Holiday 2008 Display Guide

by Jarred Walton on 12/18/2008 5:00 AM EST
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  • silvajp - Wednesday, December 31, 2008 - link

    In our home we went with a 25.5" from Samsung, native resolution 1920x1200. It's larger pixels were much easy on our eyes compared to a highly recommended 24" from Dell offering the same resolution. Reply
  • silvajp - Wednesday, December 31, 2008 - link

    FYI We have the Samsung 2693HM.
    Also note this model seems to our eyes very bright and colorful. In fact one of us is a Graphic Artist and find the color range very satisfactory.
    Reply
  • kondor999 - Saturday, December 27, 2008 - link

    As someone who was very confused about the "Contrast Ratio War" going on in Retail, this was super-informative.

    I'll officially stop perseverating on this meaningless spec now.
    Reply
  • gochichi - Tuesday, December 23, 2008 - link

    Dear Anandtech,

    This is your job. It is truly disappointing to see so little help coming from the review sites. Dell has 31 LCD monitors. That's one brand, one brand that has some of the best LCDs and surely must have some bad ones too.

    I've never seen a review of Dell's new high-RES 23" LCD. You guys mention it in passing. You guys also throw Acer a bone as an "overall good value", if you've never seen it, I certainly have. I purchased a 24" Acer LCD and returned it the next day. I preferred my old 17" MAG LCD (OLD! REALLY OLD!) to the junkiness of that Acer.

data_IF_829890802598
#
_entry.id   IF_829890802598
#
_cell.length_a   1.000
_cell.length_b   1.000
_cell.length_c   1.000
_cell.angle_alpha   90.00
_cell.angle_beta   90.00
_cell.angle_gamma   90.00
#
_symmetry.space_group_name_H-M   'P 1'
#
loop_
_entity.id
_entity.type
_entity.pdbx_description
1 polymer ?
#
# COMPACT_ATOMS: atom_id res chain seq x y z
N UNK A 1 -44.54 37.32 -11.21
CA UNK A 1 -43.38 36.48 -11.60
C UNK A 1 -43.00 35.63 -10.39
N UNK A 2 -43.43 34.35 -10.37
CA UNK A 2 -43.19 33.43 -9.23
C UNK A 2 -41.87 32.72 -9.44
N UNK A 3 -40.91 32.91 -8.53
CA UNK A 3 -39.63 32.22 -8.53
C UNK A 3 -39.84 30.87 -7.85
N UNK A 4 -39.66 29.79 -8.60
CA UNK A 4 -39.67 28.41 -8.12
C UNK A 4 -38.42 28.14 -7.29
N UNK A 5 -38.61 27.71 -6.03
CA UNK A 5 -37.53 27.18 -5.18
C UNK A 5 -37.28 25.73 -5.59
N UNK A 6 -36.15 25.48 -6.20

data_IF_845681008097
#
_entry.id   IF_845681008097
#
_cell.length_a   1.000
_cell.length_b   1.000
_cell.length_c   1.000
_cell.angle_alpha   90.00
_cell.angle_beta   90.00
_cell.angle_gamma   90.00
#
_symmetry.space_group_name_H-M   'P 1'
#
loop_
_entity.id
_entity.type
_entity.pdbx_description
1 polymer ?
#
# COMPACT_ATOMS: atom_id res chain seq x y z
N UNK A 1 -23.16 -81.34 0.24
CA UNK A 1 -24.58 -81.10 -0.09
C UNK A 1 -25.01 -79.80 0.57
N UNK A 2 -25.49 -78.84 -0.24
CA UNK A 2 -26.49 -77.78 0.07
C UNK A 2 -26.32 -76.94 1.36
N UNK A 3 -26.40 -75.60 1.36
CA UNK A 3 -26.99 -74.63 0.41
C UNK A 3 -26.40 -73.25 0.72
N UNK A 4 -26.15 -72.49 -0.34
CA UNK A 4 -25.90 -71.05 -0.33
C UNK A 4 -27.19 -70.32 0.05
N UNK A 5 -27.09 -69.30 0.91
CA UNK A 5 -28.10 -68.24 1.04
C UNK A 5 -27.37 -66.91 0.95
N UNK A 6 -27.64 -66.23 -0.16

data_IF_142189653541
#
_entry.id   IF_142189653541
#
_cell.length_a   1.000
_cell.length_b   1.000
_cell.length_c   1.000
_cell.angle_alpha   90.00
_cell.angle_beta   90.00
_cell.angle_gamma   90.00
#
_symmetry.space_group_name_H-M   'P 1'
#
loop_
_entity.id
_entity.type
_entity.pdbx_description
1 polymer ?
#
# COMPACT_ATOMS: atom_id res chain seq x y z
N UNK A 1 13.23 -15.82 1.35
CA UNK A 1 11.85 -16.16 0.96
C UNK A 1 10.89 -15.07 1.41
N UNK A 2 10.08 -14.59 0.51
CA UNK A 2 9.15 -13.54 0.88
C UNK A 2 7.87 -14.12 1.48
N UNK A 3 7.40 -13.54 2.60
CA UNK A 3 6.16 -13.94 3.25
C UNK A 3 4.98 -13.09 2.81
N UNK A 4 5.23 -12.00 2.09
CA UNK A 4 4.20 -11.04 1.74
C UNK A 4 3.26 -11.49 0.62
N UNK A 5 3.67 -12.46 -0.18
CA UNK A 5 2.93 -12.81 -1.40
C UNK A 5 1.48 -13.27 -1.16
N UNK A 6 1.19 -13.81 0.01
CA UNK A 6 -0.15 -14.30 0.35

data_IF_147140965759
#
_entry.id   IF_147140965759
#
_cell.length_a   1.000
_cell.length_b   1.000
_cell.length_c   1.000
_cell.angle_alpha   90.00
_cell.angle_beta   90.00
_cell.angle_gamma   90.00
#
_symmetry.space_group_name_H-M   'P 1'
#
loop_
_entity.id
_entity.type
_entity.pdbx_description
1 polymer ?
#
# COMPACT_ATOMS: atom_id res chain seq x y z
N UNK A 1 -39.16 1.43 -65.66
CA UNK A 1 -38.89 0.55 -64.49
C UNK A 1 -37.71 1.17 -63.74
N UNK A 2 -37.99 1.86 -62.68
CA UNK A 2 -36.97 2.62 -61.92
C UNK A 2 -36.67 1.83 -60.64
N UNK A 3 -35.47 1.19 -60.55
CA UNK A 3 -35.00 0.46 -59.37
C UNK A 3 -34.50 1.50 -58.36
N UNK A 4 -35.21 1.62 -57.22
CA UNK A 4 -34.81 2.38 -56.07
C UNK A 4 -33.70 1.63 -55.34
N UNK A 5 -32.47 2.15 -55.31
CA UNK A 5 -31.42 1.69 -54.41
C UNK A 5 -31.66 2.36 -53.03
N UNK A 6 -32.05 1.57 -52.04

I currently have a 24" LCD, a 17" LCD, a 21.5" LCD, a 32" 720P HDTV (as a computer monitor) , and I totally disagree with your assumption that bigger is better (it's not worse either)because most of the monitors you mentioned are below $500.00, they are all affordable. Some other criterion must be used.

    I think most people don't need as much help with the obvious things such as size. I don't need you to tell me that you prefer 24" screens, different sizes have different uses OBVIOUSLY. Can you instead tell me about the non-obvious, the performance, and so on?

    Because I would absolutely be interested in a high performing 17" LCD as well as a high performing 20", etc. etc. The brick and mortar stores are little help, 90% of the time they have useless setups with the resolutions garbled up.

    Every single Acer monitor I've seen I strongly dislike because of the image quality. Yet I've seen some very nice monitors in other sizes that I'd be happy to own, though I don't know the model numbers there are 4:3 ratio smaller Dells that are a pleasure to work on. (17" or 19" both).